Anatomy and physiology are biological sciences. Anatomy is the science of structure of a living organism. It studies the form and the structure of the body and its various parts like bones, muscles, nerves etc. It provides us with the knowledge regarding the construction of our body. How is our body built-up? What is it made-up off? How are the various organs arranged? Such questions can be answered through the science of anatomy.
Physiology is the science of functions of the body. It explains the working of the different parts, systems and various processes going on continuously inside our body. How do the organs work? How do the muscles, heart, brain etc. function and for what do they work? How do they coordinate with each other? How are they controlled? We can find answers to these questions with the help of this branch of science.
Both these sciences are deeply connected with each other. We study them separately for the sake of our understanding. In the present book we are going to study the fundamentals of these two sciences together.
The human body consists of three distinct parts, namely head, trunk and the extremities. The hands are upper extremities and the legs are lower extremities. Trunk is differentiated into the chest (thoracic) part and the abdominal part. These two parts are separated internally by a muscular curtain called the diaphragm. The human body is well organized for its different vital functions. Such functional organization of the organs in the body, is known as system. For example, the digestive system for the function of digestion, the respiratory system for the function of exchange of gases between the organism and the atmosphere etc. These systems are interdependent on each other. The total function of the body depends on the integration of these systems.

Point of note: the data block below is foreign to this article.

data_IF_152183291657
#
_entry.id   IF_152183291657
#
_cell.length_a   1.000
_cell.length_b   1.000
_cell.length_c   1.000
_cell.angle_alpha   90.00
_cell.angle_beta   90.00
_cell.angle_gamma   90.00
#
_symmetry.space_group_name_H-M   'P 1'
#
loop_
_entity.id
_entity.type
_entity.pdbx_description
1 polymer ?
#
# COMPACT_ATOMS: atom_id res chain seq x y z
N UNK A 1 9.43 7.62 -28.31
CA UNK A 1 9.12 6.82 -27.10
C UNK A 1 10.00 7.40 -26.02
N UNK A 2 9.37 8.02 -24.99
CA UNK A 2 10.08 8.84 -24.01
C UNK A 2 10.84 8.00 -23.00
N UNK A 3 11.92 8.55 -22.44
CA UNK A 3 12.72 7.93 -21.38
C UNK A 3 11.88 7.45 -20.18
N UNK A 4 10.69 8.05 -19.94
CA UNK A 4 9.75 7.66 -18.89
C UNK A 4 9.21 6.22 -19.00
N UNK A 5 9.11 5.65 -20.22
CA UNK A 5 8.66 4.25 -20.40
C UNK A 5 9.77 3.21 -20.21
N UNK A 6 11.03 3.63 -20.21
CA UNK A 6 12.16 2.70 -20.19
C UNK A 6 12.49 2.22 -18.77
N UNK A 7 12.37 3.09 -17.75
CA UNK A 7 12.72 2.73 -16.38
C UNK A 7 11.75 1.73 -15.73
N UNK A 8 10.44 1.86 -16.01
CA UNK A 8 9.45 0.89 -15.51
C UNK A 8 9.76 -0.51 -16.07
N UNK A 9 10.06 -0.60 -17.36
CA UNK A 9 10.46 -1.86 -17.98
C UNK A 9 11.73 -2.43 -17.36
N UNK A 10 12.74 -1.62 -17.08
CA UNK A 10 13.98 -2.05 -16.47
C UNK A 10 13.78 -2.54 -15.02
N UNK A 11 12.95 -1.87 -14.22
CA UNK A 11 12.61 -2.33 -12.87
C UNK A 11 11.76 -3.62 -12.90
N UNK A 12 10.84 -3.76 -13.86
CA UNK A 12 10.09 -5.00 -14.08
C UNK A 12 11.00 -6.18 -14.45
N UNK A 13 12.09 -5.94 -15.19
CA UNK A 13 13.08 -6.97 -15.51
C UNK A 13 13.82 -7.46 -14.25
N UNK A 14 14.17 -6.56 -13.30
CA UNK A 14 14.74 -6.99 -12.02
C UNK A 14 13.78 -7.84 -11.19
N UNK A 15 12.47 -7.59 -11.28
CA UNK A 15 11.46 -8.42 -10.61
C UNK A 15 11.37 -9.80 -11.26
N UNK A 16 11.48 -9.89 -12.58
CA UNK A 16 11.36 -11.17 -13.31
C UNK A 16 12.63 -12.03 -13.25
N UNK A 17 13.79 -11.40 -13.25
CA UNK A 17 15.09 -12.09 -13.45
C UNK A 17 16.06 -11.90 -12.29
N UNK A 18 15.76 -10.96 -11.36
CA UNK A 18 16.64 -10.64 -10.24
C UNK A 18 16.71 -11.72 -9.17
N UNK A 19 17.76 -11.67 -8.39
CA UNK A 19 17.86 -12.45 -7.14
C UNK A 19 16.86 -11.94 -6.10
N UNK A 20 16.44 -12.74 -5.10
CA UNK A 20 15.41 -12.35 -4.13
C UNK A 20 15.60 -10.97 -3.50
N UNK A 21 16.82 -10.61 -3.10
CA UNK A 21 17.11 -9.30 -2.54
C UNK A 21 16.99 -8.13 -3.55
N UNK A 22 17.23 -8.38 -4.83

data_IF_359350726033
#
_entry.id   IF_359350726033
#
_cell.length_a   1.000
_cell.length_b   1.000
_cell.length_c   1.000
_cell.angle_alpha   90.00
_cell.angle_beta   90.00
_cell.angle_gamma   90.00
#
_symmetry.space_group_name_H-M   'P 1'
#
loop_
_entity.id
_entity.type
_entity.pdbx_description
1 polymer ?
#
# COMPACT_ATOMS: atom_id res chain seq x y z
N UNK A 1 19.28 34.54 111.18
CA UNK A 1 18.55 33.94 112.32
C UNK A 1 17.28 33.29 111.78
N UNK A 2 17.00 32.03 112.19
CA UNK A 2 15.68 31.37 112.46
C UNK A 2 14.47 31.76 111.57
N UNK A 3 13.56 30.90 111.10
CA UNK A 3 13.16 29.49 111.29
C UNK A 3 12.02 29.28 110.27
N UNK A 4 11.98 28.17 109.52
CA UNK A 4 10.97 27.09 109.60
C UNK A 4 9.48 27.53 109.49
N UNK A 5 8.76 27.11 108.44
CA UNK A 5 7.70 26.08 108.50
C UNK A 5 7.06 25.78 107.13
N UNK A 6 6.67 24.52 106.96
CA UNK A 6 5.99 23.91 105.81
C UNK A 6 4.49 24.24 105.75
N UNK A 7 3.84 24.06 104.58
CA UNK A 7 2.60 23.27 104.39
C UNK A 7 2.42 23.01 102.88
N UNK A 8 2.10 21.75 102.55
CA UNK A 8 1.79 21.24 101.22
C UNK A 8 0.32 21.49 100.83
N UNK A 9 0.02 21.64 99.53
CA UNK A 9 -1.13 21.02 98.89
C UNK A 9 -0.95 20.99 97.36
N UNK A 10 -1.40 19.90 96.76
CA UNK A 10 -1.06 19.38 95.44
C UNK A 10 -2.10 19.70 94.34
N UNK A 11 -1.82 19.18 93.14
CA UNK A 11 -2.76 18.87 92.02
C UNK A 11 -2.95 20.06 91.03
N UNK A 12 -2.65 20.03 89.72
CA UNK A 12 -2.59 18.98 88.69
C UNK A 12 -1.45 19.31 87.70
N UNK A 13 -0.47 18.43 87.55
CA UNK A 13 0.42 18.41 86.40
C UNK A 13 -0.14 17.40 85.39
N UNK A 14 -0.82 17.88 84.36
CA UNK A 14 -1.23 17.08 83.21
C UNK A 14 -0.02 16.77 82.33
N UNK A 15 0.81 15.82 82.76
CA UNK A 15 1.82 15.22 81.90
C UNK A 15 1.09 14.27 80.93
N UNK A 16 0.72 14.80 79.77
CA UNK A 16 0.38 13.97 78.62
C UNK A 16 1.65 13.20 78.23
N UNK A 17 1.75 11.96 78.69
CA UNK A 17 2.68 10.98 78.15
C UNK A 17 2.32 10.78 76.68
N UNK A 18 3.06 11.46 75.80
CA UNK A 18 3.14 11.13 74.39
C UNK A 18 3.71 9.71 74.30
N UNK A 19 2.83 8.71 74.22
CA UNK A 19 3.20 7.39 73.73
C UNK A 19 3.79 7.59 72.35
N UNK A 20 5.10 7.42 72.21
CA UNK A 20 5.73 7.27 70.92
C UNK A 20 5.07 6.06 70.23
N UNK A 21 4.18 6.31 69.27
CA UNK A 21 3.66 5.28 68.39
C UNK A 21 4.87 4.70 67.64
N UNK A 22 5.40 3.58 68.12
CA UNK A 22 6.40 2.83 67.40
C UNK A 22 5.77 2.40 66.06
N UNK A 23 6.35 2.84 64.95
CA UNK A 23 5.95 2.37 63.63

A system is constructed of some parts which are grouped together for a specific function. These parts of work together in perfect coordination. For example, mouth, teeth, stomach, liver, intestine, pancreas and colon work together as digestive system to provide nutrition to the body. Every organ is composed of four specific tissues. These tissues are organized in various proportions and patterns. Tissues are made up of a group of specialized cells.
For example, muscular tissue is composed of the muscle fibres, which are nothing but the modified cells specialized for contraction and the production of the force. Nerve tissue is made of nerve fibres, which are the modified cells to conduct the nerve impulses.
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